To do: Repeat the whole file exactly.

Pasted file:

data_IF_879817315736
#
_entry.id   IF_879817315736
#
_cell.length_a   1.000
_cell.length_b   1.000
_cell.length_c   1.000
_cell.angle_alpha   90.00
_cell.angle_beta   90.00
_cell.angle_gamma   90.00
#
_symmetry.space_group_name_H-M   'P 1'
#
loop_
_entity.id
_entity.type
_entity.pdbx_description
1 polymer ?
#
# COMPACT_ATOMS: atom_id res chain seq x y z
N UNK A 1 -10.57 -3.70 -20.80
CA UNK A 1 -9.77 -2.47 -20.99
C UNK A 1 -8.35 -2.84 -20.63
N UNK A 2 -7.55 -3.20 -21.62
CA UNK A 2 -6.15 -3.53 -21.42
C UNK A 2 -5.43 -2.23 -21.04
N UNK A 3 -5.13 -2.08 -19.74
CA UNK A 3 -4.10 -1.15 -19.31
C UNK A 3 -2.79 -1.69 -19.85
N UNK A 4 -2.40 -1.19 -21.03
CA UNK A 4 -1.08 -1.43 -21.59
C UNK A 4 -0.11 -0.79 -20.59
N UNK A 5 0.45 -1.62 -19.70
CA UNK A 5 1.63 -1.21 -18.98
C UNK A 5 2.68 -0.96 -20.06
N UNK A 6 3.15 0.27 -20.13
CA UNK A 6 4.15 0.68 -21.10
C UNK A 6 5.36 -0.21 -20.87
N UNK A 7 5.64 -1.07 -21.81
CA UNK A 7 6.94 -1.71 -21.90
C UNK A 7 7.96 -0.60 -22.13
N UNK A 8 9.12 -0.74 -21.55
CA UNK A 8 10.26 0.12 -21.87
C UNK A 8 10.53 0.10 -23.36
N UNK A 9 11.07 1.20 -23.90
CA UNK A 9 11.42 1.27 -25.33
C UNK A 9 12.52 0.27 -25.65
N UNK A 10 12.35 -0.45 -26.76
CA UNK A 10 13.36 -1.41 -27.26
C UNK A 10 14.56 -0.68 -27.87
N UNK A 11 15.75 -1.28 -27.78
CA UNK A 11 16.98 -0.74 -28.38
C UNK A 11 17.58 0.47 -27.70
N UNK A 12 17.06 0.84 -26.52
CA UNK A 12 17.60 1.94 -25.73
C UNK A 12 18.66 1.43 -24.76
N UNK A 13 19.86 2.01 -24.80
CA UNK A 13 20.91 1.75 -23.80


data_IF_879817315736
#
_entry.id   IF_879817315736
#
_cell.length_a   1.000
_cell.length_b   1.000
_cell.length_c   1.000
_cell.angle_alpha   90.00
_cell.angle_beta   90.00
_cell.angle_gamma   90.00
#
_symmetry.space_group_name_H-M   'P 1'
#
loop_
_entity.id
_entity.type
_entity.pdbx_description
1 polymer ?
#
# COMPACT_ATOMS: atom_id res chain seq x y z
N UNK A 1 -10.57 -3.70 -20.80
CA UNK A 1 -9.77 -2.47 -20.99
C UNK A 1 -8.35 -2.84 -20.63
N UNK A 2 -7.55 -3.20 -21.62
CA UNK A 2 -6.15 -3.53 -21.42
C UNK A 2 -5.43 -2.23 -21.04
N UNK A 3 -5.13 -2.08 -19.74
CA UNK A 3 -4.10 -1.15 -19.31
C UNK A 3 -2.79 -1.69 -19.85
N UNK A 4 -2.40 -1.19 -21.03
CA UNK A 4 -1.08 -1.43 -21.59
C UNK A 4 -0.11 -0.79 -20.59
N UNK A 5 0.45 -1.62 -19.70
CA UNK A 5 1.63 -1.21 -18.98
C UNK A 5 2.68 -0.96 -20.06
N UNK A 6 3.15 0.27 -20.13
CA UNK A 6 4.15 0.68 -21.10
C UNK A 6 5.36 -0.21 -20.87
N UNK A 7 5.64 -1.07 -21.81
CA UNK A 7 6.94 -1.71 -21.90
C UNK A 7 7.96 -0.60 -22.13
N UNK A 8 9.12 -0.74 -21.55
CA UNK A 8 10.26 0.12 -21.87
C UNK A 8 10.53 0.10 -23.36
N UNK A 9 11.07 1.20 -23.90
CA UNK A 9 11.42 1.27 -25.33
C UNK A 9 12.52 0.27 -25.65
N UNK A 10 12.35 -0.45 -26.76
CA UNK A 10 13.36 -1.41 -27.26
C UNK A 10 14.56 -0.68 -27.87
N UNK A 11 15.75 -1.28 -27.78
CA UNK A 11 16.98 -0.74 -28.38
C UNK A 11 17.58 0.47 -27.70
N UNK A 12 17.06 0.84 -26.52
CA UNK A 12 17.60 1.94 -25.73
C UNK A 12 18.66 1.43 -24.76
N UNK A 13 19.86 2.01 -24.80
CA UNK A 13 20.91 1.75 -23.80